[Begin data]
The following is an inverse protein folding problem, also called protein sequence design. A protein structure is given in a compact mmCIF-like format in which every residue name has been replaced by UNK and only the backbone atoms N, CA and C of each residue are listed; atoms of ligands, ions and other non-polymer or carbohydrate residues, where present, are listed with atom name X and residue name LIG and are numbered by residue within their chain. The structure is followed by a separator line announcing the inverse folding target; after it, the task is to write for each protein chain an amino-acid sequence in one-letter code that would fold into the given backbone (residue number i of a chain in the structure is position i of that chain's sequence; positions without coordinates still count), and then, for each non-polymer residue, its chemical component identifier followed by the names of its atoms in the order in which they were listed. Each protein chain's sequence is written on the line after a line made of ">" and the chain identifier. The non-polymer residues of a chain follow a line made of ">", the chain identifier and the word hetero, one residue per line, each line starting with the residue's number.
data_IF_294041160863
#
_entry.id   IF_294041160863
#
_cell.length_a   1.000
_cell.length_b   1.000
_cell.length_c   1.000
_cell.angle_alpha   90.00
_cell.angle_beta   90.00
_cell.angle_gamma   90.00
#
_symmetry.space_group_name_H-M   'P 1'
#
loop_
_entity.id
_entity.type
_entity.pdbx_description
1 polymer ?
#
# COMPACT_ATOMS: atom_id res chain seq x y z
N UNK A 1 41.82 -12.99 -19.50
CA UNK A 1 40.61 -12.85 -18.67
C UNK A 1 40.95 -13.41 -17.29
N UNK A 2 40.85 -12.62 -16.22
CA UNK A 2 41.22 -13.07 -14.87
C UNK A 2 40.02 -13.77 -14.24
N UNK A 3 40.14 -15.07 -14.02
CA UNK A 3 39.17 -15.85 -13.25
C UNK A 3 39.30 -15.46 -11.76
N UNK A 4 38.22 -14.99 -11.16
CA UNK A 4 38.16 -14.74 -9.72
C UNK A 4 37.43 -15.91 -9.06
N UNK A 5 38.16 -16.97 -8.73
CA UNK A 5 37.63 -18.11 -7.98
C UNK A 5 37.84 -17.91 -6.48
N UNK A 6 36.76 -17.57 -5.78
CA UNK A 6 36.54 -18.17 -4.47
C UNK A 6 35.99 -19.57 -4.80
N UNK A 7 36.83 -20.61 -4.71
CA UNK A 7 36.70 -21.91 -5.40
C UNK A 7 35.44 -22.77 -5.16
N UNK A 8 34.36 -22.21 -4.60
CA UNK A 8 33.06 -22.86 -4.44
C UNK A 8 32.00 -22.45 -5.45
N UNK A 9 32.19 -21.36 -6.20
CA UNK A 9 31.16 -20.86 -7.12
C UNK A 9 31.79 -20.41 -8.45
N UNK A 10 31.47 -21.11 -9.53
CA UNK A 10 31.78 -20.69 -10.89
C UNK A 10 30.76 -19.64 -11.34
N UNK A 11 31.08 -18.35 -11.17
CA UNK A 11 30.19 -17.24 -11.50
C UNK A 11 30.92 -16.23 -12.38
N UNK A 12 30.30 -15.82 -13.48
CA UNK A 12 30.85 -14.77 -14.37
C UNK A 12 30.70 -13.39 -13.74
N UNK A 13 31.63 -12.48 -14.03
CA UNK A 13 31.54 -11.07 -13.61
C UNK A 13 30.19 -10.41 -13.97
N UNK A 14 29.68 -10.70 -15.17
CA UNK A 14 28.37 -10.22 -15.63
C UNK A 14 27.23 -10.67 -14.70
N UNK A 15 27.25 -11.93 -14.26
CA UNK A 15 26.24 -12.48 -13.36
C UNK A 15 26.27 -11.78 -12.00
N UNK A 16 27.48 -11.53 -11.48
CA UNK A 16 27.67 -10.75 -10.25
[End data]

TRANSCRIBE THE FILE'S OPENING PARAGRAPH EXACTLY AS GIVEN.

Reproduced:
The following is an inverse protein folding problem, also called protein sequence design. A protein structure is given in a compact mmCIF-like format in which every residue name has been replaced by UNK and only the backbone atoms N, CA and C of each residue are listed; atoms of ligands, ions and other non-polymer or carbohydrate residues, where present, are listed with atom name X and residue name LIG and are numbered by residue within their chain. The structure is followed by a separator line announcing the inverse folding target; after it, the task is to write for each protein chain an amino-acid sequence in one-letter code that would fold into the given backbone (residue number i of a chain in the structure is position i of that chain's sequence; positions without coordinates still count), and then, for each non-polymer residue, its chemical component identifier followed by the names of its atoms in the order in which they were listed. Each protein chain's sequence is written on the line after a line made of ">" and the chain identifier. The non-polymer residues of a chain follow a line made of ">", the chain identifier and the word hetero, one residue per line, each line starting with the residue's number.